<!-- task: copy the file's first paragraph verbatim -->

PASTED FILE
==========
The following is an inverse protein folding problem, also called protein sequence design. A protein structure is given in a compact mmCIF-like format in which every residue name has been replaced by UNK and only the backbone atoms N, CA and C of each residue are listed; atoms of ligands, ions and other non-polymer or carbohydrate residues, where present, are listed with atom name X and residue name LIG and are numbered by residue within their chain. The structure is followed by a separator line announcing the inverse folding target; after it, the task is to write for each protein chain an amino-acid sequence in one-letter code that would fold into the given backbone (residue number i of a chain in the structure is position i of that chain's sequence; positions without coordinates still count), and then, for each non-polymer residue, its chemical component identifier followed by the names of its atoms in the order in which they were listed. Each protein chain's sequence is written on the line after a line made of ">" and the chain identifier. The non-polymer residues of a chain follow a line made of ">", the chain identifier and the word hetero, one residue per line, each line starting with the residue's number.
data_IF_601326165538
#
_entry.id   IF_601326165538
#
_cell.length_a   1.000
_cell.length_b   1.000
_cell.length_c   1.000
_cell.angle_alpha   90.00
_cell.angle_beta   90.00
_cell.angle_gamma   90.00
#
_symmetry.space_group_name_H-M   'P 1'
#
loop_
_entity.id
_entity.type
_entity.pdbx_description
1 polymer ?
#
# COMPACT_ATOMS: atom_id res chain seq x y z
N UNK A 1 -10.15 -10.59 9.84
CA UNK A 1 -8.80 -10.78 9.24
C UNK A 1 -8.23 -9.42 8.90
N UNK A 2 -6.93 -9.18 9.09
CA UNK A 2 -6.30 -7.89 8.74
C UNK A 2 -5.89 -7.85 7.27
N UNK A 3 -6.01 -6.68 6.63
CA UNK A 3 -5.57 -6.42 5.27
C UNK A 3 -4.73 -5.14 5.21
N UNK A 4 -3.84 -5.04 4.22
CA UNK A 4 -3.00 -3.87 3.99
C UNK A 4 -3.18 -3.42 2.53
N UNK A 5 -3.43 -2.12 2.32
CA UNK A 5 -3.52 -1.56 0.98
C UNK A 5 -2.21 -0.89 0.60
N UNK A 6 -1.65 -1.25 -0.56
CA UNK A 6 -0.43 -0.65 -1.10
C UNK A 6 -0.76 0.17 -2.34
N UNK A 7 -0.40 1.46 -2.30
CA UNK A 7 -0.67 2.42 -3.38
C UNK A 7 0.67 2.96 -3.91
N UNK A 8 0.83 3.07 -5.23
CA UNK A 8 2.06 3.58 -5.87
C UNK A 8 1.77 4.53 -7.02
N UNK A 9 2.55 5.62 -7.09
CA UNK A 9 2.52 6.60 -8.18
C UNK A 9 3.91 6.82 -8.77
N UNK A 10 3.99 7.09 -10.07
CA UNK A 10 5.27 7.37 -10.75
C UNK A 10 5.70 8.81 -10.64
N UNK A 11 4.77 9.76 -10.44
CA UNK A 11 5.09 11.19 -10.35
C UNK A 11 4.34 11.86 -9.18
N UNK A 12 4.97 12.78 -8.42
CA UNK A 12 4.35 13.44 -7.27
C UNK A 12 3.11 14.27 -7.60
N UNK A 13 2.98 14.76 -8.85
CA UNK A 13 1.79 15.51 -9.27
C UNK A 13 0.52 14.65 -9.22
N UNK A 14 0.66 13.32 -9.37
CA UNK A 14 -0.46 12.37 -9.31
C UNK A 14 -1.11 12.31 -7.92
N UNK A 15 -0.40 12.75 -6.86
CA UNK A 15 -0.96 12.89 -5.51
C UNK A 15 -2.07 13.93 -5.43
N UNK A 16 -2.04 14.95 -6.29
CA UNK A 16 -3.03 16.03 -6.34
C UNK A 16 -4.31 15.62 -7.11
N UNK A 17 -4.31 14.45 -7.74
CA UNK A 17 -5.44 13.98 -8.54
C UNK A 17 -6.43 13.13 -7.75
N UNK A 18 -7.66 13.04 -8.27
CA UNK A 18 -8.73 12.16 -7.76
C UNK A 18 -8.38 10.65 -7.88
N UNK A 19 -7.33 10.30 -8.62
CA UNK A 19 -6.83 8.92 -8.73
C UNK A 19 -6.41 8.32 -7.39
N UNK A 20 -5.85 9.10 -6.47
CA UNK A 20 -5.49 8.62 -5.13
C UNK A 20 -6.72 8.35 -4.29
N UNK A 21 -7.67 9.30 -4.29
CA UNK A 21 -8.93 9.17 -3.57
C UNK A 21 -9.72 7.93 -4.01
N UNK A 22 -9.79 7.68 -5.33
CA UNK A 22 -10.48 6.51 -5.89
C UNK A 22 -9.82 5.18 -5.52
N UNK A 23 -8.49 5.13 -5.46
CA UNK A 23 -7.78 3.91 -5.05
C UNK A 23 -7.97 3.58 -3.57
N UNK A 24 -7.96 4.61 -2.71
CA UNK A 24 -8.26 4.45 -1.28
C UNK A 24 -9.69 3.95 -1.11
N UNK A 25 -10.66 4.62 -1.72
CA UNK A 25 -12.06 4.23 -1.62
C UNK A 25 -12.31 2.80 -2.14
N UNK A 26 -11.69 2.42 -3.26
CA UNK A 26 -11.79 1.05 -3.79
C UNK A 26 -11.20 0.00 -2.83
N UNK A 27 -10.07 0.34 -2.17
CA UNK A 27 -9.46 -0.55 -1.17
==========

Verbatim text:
The following is an inverse protein folding problem, also called protein sequence design. A protein structure is given in a compact mmCIF-like format in which every residue name has been replaced by UNK and only the backbone atoms N, CA and C of each residue are listed; atoms of ligands, ions and other non-polymer or carbohydrate residues, where present, are listed with atom name X and residue name LIG and are numbered by residue within their chain. The structure is followed by a separator line announcing the inverse folding target; after it, the task is to write for each protein chain an amino-acid sequence in one-letter code that would fold into the given backbone (residue number i of a chain in the structure is position i of that chain's sequence; positions without coordinates still count), and then, for each non-polymer residue, its chemical component identifier followed by the names of its atoms in the order in which they were listed. Each protein chain's sequence is written on the line after a line made of ">" and the chain identifier. The non-polymer residues of a chain follow a line made of ">", the chain identifier and the word hetero, one residue per line, each line starting with the residue's number.